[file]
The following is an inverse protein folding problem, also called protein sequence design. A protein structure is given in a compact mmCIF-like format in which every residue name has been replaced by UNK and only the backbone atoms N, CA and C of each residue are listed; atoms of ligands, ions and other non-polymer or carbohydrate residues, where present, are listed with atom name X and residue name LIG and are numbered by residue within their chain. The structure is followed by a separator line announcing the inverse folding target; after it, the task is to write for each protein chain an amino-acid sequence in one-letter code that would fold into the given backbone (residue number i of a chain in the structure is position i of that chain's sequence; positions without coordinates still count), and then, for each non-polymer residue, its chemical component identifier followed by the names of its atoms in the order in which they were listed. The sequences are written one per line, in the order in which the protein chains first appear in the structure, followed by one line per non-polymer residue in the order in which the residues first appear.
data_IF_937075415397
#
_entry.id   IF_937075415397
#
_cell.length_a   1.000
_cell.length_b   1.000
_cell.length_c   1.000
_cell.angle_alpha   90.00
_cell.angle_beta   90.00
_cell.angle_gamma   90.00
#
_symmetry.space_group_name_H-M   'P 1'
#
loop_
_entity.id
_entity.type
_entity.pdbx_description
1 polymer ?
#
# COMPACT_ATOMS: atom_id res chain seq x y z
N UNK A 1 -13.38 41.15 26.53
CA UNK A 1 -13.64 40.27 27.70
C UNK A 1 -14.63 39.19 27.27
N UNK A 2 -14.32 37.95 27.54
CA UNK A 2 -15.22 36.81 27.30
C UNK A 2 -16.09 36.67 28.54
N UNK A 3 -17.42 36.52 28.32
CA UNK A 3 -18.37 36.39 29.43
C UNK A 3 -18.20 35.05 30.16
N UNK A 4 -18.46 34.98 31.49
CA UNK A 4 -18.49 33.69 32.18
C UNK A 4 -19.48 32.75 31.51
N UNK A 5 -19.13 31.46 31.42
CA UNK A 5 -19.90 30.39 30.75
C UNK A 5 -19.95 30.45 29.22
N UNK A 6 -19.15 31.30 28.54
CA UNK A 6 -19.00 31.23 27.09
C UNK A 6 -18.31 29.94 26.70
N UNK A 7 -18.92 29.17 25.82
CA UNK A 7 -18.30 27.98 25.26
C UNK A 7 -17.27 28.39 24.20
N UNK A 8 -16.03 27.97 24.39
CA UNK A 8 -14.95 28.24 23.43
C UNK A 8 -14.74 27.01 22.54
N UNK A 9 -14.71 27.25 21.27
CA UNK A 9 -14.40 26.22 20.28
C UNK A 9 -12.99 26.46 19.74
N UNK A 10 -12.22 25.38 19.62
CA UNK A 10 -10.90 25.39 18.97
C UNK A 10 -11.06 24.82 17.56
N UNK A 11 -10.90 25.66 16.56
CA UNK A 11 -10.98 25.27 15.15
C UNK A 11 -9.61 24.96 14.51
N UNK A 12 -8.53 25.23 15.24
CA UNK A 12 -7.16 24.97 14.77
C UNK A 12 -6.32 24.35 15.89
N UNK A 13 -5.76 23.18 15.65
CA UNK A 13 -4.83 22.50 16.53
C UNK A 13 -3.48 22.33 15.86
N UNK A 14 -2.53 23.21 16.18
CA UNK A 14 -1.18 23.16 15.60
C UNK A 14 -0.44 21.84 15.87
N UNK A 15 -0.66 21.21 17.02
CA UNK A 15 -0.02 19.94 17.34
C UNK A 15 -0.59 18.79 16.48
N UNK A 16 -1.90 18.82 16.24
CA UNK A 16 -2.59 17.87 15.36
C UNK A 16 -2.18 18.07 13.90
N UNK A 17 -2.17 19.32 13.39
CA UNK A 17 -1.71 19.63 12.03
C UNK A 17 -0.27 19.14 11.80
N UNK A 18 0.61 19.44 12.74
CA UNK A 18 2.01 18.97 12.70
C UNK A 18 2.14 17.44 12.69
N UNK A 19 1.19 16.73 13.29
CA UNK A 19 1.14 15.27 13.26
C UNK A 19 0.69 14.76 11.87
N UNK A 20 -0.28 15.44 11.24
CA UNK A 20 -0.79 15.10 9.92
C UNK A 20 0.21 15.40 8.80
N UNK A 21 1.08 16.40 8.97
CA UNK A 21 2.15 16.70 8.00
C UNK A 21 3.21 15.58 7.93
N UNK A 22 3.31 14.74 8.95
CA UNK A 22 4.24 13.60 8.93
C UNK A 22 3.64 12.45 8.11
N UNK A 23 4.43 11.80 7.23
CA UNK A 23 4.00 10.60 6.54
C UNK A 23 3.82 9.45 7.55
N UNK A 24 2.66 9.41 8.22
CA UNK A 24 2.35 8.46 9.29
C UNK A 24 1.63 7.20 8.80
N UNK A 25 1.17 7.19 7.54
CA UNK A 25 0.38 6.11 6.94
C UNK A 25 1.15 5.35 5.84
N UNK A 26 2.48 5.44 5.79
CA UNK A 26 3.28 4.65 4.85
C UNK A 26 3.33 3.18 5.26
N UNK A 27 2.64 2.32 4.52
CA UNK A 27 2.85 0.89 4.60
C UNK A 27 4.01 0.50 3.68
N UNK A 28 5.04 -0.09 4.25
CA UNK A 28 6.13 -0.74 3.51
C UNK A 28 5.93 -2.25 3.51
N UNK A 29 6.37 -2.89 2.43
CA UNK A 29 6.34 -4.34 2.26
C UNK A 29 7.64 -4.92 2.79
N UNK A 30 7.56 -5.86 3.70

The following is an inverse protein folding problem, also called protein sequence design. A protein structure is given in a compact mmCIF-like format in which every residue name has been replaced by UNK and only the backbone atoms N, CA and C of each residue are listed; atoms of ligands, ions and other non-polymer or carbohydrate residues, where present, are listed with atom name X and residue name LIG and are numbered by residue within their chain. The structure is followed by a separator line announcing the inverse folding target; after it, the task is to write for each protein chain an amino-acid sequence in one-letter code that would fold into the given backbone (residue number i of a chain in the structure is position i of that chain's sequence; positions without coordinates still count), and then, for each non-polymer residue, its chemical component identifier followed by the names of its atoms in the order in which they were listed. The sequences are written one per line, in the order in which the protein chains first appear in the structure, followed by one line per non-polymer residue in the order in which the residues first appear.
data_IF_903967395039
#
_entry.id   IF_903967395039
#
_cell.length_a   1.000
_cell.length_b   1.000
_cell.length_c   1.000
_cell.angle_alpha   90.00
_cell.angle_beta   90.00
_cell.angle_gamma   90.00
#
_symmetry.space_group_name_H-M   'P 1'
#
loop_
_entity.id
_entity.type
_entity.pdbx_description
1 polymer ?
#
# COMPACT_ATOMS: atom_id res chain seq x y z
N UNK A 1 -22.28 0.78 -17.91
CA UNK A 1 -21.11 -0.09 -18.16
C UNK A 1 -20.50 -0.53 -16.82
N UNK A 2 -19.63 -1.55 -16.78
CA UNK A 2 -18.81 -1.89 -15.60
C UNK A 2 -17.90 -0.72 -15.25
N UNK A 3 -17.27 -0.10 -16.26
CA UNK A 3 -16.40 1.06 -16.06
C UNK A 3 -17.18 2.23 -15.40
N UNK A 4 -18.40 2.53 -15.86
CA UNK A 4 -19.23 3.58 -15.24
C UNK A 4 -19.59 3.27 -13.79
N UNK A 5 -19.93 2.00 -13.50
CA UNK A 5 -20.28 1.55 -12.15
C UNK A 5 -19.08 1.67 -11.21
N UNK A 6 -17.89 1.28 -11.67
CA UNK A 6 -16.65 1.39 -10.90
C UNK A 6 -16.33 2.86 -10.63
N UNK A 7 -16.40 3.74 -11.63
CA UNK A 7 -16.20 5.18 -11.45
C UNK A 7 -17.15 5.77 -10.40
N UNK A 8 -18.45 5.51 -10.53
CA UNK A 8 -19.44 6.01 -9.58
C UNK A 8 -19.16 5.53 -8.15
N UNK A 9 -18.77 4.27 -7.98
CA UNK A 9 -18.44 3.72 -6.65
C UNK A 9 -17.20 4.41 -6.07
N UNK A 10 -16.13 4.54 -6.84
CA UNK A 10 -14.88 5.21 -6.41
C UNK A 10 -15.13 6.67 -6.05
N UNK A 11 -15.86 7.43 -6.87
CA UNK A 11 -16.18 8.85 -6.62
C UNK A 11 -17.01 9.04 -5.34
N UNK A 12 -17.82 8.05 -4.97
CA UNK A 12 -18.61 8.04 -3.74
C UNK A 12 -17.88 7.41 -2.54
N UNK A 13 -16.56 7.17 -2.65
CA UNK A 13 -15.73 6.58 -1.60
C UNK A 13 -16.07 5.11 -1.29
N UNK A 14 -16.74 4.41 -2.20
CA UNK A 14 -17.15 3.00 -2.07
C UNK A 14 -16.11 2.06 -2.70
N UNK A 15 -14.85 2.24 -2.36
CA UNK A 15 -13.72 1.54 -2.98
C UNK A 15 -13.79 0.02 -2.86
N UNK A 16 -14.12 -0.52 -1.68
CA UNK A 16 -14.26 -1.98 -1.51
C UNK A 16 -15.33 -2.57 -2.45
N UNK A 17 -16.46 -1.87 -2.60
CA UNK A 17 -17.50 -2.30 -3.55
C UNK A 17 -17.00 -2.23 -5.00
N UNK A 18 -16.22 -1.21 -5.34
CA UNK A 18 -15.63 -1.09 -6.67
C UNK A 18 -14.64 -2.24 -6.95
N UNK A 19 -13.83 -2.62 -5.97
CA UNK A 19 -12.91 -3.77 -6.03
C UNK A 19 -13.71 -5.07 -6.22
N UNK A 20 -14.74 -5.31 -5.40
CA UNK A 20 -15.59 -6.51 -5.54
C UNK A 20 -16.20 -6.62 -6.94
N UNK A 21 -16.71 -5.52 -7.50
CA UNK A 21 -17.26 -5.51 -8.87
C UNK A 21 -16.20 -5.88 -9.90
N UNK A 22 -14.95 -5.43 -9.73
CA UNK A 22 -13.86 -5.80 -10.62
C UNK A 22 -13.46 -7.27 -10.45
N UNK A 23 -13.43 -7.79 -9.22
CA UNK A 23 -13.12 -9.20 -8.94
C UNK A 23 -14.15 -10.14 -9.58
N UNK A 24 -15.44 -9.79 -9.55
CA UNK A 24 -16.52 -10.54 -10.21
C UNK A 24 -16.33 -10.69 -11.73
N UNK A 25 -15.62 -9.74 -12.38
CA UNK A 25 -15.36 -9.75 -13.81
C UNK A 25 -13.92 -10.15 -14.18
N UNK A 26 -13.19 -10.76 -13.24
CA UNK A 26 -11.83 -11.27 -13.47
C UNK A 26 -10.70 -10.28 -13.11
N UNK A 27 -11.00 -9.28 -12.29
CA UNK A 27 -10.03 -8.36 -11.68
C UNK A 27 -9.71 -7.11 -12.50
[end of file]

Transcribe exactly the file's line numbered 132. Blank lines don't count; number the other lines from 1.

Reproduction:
CA UNK A 1 -21.11 -0.09 -18.16